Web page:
Since the recent EU referendum vote in the UK, the importance of voting for young people has been given prominence in national discourse. With an estimated lower turnout among 18-24 year olds, there has been much debate as to whether a higher percentage of younger voters could have made a difference to the result. Whatever your experience was of voting (or not) and whatever you feel about the outcome, you will be personally affected by the result. Like many young people in the UK, I feel more passionate than ever about having a say in our future.
Poor turnout among young people is not new, and there are many reasons for this. One such reason is that young people are less likely to feel that politicians represent them or their interests. The issues discussed during national elections do not seem to connect with a younger demographic, and they are accordingly given less attention by politicians. If you don’t feel that you have a stake in the debate, or that the issues being discussed don’t affect you, then it is understandable why you might choose to withhold your vote. However, for many young people the EU referendum result has highlighted what happens if you don’t exercise your democratic right and decisions are taken without you.
The voting period for the RTPI elections has started today, and through my role as a Trustee I have seen how important it is that young planners take part to help shape the future of the Institute. The elected positions empower us to champion our profession, make corporate decisions, affect policy changes and manage the finance of our organisation – including the membership fees that we all pay and the support available to us. You will be aware of the governance structure of the organisation you work for, but how much do you know about the governance of your professional institute? The RTPI has a range of volunteers who are members of committees that set the direction for education, policy, and membership. We also have committees that represent our regions and nations in the UK and develop strong relationships with the planning profession internationally.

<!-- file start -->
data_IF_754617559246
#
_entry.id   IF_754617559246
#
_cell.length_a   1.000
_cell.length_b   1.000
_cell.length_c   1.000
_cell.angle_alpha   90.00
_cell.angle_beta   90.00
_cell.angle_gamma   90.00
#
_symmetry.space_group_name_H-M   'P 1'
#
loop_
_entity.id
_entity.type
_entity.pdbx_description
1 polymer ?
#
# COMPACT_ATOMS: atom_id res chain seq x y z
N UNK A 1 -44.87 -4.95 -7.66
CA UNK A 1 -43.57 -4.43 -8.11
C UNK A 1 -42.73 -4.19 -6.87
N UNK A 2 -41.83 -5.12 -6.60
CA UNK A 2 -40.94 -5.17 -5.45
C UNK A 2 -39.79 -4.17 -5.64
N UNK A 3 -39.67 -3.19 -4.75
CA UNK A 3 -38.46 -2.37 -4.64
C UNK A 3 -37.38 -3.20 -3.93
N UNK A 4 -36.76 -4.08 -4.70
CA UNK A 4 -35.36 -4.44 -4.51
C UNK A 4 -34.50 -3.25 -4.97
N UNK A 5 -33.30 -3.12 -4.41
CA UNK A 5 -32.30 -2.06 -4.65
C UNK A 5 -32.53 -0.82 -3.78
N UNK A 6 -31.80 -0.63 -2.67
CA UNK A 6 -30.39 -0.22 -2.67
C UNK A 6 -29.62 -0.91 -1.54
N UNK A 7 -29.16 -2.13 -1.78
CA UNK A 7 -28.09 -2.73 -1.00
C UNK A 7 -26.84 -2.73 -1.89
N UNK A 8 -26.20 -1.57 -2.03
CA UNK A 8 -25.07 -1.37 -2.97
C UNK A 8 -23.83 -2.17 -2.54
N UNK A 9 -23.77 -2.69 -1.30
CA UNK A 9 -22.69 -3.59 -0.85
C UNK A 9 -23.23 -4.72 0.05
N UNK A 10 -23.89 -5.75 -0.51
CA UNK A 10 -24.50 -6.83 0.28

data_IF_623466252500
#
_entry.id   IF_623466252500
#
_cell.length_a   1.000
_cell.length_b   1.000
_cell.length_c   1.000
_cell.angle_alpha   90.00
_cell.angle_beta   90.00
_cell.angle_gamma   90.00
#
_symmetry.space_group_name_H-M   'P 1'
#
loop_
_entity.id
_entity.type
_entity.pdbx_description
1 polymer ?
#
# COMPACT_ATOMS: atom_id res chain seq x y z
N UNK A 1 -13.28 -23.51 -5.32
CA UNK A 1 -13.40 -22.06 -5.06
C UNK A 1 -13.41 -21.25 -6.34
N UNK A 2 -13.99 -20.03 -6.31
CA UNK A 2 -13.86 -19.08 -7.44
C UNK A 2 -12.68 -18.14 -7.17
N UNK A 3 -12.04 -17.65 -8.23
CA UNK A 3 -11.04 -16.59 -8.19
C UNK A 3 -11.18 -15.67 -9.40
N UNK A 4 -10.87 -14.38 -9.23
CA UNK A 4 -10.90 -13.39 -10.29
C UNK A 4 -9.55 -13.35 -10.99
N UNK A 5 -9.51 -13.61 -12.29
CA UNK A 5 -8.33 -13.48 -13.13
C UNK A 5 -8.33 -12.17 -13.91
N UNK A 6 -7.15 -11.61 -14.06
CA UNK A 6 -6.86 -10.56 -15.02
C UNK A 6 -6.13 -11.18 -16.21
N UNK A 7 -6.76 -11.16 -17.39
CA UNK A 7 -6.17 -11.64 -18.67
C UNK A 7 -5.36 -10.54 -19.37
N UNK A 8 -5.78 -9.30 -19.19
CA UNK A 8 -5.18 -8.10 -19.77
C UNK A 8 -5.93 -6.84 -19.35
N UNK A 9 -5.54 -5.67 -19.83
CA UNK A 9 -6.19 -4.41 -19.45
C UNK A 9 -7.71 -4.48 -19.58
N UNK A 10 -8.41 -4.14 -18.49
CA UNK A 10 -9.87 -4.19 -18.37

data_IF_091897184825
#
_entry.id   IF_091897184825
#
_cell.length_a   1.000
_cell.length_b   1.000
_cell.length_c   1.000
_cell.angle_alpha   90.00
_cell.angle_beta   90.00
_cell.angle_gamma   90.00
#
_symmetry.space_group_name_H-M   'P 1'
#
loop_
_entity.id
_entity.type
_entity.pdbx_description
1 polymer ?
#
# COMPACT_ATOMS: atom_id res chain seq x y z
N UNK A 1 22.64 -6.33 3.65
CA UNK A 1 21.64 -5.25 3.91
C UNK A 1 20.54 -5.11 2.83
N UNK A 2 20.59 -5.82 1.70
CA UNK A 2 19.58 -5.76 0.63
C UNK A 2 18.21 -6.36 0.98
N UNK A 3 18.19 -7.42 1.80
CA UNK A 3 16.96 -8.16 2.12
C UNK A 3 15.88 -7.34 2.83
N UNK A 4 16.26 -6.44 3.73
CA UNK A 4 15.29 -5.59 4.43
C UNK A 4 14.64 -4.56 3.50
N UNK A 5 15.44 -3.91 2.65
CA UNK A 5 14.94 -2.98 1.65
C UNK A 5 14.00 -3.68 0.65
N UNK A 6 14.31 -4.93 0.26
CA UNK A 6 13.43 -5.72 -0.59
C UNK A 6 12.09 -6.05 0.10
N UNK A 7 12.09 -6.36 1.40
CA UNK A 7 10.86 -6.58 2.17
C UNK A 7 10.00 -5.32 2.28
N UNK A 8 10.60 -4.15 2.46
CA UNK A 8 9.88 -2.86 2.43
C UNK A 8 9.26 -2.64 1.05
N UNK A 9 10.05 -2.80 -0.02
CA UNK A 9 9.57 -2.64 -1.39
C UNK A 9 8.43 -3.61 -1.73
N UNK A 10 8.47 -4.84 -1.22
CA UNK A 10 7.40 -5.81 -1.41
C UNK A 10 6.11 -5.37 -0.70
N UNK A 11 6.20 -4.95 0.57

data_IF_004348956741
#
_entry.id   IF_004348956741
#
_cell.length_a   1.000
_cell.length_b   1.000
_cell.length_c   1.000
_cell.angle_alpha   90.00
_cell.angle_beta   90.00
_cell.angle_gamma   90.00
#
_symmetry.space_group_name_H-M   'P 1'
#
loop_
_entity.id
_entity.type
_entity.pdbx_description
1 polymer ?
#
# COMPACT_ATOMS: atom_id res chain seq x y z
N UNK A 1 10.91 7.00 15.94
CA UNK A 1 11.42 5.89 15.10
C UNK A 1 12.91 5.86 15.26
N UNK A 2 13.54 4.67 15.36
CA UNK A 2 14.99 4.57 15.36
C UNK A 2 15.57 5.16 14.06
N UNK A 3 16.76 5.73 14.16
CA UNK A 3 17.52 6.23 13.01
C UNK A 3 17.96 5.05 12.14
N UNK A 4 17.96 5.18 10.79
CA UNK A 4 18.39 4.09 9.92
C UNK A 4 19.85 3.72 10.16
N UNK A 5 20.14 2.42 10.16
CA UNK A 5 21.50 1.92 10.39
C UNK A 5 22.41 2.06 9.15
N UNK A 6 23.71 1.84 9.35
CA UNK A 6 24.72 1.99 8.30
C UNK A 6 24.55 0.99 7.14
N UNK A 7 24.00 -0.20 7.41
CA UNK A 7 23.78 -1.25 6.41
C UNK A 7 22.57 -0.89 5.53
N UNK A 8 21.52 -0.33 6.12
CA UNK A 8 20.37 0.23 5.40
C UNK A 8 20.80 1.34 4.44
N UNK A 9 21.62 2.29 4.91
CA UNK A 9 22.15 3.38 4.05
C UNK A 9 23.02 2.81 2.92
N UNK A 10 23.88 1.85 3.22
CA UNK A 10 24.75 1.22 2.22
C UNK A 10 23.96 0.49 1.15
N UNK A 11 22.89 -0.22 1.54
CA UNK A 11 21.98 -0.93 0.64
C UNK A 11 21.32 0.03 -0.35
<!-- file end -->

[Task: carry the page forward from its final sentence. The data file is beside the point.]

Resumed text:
With the upcoming RTPI elections, young planners will have the opportunity to vote on decisions that affect the future of the Institute. If you are a student or licentiate member, you will be able to elect three representative members of the General Assembly. This is the debating chamber of the Institute where members are able to discuss issues raised by committees and our wider membership. As students and licentiates, you are the only voters for these positions so it is important that you support your peers. If you are a chartered member, there will be other opportunities to vote for your representatives of the RTPI. This includes choosing a Vice President for 2017 who will lead the Institute as our President in 2018. The Vice President will be a member of the Board of Trustees, which is responsible for managing the Institute and its affairs overall.
When voting commences on 1st September, you will have until 30th September to cast your votes. Do not ignore the email when you receive it! Please take the time to identify which of the nominees you feel would best represent the Institute. You can then exercise your democratic right as a young planner to have a say in your future!
Lucy Seymour-Bowdery MRTPI
Lucy Seymour-Bowdery is the RTPI Trustee for Young Planners and a
Senior Planner at West Sussex County Council. Twitter: @LuceSeymour